Quick Daily Review #27: Blue Like Jazz (2012)


Blue Like Jazz (2012)

Director: Steve Taylor

I can’t remember the name of it right now, and have not been able to find it even after a few google expeditions, but there was a book released a few years ago about a militant atheist twenty-something who decided, as a sociological experiment to enroll in a real hardcore Christian university. Well, this movie is kind of like the opposite of that, as Donald Miller, a lifelong Christian decides to enroll (partly to spite his religious mother) at the ultra liberal secular university of Berkley. That’s the set up. Here’s a caveat. It seems to be very hard to make a religious movie that does not seem overly cloying and unapologetically manipulative in an unfair way. This movie does its best, and is at times a fun college romp, but “the message” is at all times more prominent than “the movie” if that makes any sense. I’m not saying that the message or the moral of a story should not be important mind you, just that the story itself should always take precedence, as if you botch that up, your message normally winds up being lost anyway.

I had a good friend of mine, (who has since passed away) recommend the book Blue Like Jazz to me back in 2007, and I found that it was highly readable and that Donald Miller, whether one agrees or disagrees with his politics, theology, etc, came off as a very sincere and generally likable person who had a lot of interesting life experience and neat anecdotes. The portion of that book that takes place at Berkley, if I remember right is roughly one or two chapters. The rest is a beautiful rambling stream of conscious like series of essays on other portions of Miller’s life. This movie chooses to focus on Miller before he became that fully formed storyteller that he wound up becoming, and for me, it just didn’t work all that well. In the end this movie becomes a bizarre mix of a religious message movie, a raunchy college movie (as raunchy as allowed within these parameters anyway) and an existential philosophical soliloquy. In the book it all gets tied together and becomes an enjoyable and enriching experience. In this movie it just kind of falls a little flat.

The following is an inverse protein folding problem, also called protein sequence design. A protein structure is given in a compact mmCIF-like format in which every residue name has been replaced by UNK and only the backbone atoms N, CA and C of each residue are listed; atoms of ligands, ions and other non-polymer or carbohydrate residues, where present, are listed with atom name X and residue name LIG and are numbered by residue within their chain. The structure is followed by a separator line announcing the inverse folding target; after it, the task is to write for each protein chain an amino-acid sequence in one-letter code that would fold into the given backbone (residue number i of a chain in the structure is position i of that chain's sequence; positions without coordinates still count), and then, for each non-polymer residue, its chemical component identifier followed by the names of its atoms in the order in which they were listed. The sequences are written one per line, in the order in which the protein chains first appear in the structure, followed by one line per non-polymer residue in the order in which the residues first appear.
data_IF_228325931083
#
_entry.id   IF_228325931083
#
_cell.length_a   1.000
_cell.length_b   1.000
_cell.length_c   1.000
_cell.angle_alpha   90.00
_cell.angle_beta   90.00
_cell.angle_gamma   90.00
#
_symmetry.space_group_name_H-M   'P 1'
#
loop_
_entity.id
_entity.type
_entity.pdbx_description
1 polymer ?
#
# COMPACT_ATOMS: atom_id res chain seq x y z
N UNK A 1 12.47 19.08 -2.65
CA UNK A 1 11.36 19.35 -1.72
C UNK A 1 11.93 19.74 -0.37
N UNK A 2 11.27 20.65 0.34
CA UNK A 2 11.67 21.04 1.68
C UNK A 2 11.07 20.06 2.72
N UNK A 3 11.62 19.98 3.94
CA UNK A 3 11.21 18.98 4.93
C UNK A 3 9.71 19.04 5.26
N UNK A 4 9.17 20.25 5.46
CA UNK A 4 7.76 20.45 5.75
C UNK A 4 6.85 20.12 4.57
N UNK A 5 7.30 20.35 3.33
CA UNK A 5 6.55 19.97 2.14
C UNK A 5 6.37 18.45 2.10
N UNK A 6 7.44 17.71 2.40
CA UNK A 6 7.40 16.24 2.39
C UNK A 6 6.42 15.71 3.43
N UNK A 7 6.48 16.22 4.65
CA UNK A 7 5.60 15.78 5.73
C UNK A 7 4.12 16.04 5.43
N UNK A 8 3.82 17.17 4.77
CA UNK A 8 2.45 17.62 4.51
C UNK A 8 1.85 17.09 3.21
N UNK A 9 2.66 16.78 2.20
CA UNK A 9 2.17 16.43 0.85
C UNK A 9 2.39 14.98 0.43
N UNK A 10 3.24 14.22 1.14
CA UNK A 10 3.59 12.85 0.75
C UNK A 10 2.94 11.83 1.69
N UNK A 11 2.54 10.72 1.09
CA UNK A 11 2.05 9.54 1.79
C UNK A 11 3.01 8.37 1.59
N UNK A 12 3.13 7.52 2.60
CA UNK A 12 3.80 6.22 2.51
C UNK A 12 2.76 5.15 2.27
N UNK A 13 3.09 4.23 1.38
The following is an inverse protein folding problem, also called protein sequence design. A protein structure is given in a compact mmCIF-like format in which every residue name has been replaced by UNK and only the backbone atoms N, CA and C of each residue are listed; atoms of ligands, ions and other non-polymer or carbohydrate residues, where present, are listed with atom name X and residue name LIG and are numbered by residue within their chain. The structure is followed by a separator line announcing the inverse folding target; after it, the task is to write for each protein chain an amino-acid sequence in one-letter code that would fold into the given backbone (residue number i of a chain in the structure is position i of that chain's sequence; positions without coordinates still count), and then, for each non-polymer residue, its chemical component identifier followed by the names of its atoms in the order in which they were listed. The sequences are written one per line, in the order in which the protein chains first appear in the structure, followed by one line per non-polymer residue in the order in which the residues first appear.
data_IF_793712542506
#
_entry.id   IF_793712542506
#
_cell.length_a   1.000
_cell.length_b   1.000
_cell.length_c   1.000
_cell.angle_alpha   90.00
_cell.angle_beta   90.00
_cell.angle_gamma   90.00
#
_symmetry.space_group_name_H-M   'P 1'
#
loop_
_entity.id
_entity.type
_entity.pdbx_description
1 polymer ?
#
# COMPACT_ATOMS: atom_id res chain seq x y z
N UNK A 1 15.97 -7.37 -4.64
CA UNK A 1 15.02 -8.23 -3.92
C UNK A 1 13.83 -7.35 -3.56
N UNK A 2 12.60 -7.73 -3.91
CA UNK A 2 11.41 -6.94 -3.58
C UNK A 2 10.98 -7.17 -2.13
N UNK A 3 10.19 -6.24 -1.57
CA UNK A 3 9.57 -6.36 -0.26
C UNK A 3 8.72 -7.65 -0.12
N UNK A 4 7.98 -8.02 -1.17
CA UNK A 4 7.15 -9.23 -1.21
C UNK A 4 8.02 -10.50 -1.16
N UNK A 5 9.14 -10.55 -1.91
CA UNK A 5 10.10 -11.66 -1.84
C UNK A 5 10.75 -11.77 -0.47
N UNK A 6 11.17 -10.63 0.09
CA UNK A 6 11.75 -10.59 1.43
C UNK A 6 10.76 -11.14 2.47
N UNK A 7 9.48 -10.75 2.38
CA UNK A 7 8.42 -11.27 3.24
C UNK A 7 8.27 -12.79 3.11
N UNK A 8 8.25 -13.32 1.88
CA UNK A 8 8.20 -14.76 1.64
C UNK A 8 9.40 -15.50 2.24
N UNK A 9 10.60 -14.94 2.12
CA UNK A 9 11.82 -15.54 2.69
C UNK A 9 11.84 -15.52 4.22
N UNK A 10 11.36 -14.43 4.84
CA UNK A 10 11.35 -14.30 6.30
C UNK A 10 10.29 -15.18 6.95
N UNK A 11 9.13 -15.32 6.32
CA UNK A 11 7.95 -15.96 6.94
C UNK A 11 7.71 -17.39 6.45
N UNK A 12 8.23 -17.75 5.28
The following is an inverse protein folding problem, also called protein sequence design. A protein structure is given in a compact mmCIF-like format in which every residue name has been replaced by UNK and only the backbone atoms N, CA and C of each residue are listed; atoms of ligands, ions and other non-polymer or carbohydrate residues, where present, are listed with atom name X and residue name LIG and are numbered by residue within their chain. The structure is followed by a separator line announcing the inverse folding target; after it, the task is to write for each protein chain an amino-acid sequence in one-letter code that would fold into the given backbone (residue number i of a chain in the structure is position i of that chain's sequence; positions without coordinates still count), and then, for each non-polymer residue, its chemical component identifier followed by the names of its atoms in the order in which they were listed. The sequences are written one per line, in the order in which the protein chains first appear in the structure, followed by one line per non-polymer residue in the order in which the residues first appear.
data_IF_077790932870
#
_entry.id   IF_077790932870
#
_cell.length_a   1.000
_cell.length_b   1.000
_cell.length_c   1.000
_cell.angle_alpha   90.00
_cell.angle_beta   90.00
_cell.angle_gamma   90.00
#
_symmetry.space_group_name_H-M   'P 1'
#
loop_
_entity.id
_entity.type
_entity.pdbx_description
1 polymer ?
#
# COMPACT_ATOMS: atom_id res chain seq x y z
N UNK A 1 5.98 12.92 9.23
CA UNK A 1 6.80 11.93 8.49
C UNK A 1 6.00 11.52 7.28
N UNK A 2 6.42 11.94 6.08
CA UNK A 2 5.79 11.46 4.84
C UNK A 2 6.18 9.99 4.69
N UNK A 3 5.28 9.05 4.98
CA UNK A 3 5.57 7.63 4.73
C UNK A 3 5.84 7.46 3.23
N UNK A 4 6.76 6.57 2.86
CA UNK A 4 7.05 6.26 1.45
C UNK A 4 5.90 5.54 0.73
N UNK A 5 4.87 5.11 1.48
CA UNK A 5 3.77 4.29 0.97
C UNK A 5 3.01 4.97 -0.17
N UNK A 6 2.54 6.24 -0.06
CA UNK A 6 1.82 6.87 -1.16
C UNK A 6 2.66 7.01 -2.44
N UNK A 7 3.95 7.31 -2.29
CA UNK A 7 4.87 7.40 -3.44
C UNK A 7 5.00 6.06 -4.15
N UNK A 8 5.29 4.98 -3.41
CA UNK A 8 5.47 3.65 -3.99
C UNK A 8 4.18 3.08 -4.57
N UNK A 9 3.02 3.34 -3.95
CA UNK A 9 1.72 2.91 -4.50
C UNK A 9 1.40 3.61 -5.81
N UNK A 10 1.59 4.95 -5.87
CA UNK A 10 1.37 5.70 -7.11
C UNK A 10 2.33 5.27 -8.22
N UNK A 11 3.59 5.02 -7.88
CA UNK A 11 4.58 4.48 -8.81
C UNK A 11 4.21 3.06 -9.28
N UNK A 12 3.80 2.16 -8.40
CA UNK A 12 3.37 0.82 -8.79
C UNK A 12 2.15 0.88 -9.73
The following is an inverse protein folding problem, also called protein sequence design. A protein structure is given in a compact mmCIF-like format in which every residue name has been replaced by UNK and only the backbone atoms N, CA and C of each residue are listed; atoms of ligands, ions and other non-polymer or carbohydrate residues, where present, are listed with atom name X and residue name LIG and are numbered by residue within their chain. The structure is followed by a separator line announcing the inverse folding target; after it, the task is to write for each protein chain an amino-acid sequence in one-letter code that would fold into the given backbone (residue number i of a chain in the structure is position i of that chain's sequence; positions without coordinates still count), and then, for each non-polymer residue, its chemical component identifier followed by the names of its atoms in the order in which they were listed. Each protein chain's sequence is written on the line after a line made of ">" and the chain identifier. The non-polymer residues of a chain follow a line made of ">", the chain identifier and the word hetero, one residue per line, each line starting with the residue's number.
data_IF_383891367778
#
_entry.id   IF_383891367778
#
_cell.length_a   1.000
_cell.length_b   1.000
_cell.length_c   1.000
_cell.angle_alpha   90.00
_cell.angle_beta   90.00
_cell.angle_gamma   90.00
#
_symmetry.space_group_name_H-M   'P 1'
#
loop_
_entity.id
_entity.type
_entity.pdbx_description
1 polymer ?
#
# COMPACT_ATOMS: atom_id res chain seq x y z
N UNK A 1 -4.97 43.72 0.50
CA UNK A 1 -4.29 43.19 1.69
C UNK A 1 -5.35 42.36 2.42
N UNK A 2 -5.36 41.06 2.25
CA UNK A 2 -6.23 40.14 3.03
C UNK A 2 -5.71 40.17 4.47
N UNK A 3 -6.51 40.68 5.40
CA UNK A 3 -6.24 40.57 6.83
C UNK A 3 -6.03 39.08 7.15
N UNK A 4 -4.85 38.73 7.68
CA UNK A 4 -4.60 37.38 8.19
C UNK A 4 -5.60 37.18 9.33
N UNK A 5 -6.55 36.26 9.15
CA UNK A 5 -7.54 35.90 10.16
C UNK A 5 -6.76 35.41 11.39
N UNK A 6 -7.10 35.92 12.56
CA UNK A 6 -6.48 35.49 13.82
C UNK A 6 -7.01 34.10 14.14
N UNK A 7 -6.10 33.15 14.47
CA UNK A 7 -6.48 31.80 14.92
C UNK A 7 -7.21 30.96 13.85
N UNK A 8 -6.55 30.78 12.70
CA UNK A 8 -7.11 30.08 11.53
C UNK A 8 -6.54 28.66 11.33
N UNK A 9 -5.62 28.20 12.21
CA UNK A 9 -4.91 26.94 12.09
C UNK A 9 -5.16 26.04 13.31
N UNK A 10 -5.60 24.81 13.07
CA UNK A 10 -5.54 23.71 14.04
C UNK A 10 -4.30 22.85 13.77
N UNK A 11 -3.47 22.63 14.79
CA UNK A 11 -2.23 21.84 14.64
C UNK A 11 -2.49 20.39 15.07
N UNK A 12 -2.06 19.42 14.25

About William McPherson (359 Articles)
Professional freelance writer, who also writes blogs, reviews, and assorted nonsense at

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